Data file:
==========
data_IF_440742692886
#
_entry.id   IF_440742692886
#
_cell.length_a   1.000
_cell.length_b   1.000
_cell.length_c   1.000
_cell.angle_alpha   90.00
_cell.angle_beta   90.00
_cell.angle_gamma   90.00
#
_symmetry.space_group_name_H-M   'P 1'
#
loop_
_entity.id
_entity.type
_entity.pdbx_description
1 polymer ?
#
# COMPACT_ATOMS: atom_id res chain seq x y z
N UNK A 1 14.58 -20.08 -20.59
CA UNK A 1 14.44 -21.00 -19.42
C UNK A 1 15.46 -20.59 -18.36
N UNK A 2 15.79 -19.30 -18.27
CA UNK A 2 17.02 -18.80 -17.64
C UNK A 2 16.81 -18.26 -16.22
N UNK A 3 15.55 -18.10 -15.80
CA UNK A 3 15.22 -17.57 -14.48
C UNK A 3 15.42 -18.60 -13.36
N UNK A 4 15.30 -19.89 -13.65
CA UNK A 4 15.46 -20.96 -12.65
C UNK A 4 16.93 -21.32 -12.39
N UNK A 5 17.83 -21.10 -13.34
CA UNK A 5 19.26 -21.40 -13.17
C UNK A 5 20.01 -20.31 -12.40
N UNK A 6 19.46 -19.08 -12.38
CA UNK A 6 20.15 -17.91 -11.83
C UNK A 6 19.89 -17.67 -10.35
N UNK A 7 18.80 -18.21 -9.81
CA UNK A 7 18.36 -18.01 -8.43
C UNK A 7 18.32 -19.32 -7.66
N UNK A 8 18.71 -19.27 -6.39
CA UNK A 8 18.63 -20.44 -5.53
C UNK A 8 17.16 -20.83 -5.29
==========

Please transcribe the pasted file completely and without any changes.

data_IF_440742692886
#
_entry.id   IF_440742692886
#
_cell.length_a   1.000
_cell.length_b   1.000
_cell.length_c   1.000
_cell.angle_alpha   90.00
_cell.angle_beta   90.00
_cell.angle_gamma   90.00
#
_symmetry.space_group_name_H-M   'P 1'
#
loop_
_entity.id
_entity.type
_entity.pdbx_description
1 polymer ?
#
# COMPACT_ATOMS: atom_id res chain seq x y z
N UNK A 1 14.58 -20.08 -20.59
CA UNK A 1 14.44 -21.00 -19.42
C UNK A 1 15.46 -20.59 -18.36
N UNK A 2 15.79 -19.30 -18.27
CA UNK A 2 17.02 -18.80 -17.64
C UNK A 2 16.81 -18.26 -16.22
N UNK A 3 15.55 -18.10 -15.80
CA UNK A 3 15.22 -17.57 -14.48
C UNK A 3 15.42 -18.60 -13.36
N UNK A 4 15.30 -19.89 -13.65
CA UNK A 4 15.46 -20.96 -12.65
C UNK A 4 16.93 -21.32 -12.39
N UNK A 5 17.83 -21.10 -13.34
CA UNK A 5 19.26 -21.40 -13.17
C UNK A 5 20.01 -20.31 -12.40
N UNK A 6 19.46 -19.08 -12.38
CA UNK A 6 20.15 -17.91 -11.83
C UNK A 6 19.89 -17.67 -10.35
N UNK A 7 18.80 -18.21 -9.81
CA UNK A 7 18.36 -18.01 -8.43
C UNK A 7 18.32 -19.32 -7.66
N UNK A 8 18.71 -19.27 -6.39
CA UNK A 8 18.63 -20.44 -5.53
C UNK A 8 17.16 -20.83 -5.29